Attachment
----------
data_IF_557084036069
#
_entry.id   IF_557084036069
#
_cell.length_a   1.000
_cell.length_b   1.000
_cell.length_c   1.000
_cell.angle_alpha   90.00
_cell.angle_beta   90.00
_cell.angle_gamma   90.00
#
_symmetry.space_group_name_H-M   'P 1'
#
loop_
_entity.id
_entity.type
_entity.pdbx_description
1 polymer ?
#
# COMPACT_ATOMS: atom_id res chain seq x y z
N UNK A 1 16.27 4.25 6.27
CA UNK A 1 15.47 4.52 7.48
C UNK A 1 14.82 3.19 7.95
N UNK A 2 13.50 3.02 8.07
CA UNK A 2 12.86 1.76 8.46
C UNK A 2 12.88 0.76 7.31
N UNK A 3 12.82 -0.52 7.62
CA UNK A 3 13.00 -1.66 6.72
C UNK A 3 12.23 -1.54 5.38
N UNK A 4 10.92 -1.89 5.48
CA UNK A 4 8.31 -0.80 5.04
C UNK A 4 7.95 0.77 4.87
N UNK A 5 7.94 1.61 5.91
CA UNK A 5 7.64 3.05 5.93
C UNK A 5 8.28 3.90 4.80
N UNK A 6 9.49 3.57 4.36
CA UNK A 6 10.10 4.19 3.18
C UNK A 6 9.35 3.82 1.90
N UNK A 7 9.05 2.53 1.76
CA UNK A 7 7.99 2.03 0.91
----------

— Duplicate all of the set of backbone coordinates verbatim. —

data_IF_557084036069
#
_entry.id   IF_557084036069
#
_cell.length_a   1.000
_cell.length_b   1.000
_cell.length_c   1.000
_cell.angle_alpha   90.00
_cell.angle_beta   90.00
_cell.angle_gamma   90.00
#
_symmetry.space_group_name_H-M   'P 1'
#
loop_
_entity.id
_entity.type
_entity.pdbx_description
1 polymer ?
#
# COMPACT_ATOMS: atom_id res chain seq x y z
N UNK A 1 16.27 4.25 6.27
CA UNK A 1 15.47 4.52 7.48
C UNK A 1 14.82 3.19 7.95
N UNK A 2 13.50 3.02 8.07
CA UNK A 2 12.86 1.76 8.46
C UNK A 2 12.88 0.76 7.31
N UNK A 3 12.82 -0.52 7.62
CA UNK A 3 13.00 -1.66 6.72
C UNK A 3 12.23 -1.54 5.38
N UNK A 4 10.92 -1.89 5.48
CA UNK A 4 8.31 -0.80 5.04
C UNK A 4 7.95 0.77 4.87
N UNK A 5 7.94 1.61 5.91
CA UNK A 5 7.64 3.05 5.93
C UNK A 5 8.28 3.90 4.80
N UNK A 6 9.49 3.57 4.36
CA UNK A 6 10.10 4.19 3.18
C UNK A 6 9.35 3.82 1.90
N UNK A 7 9.05 2.53 1.76
CA UNK A 7 7.99 2.03 0.91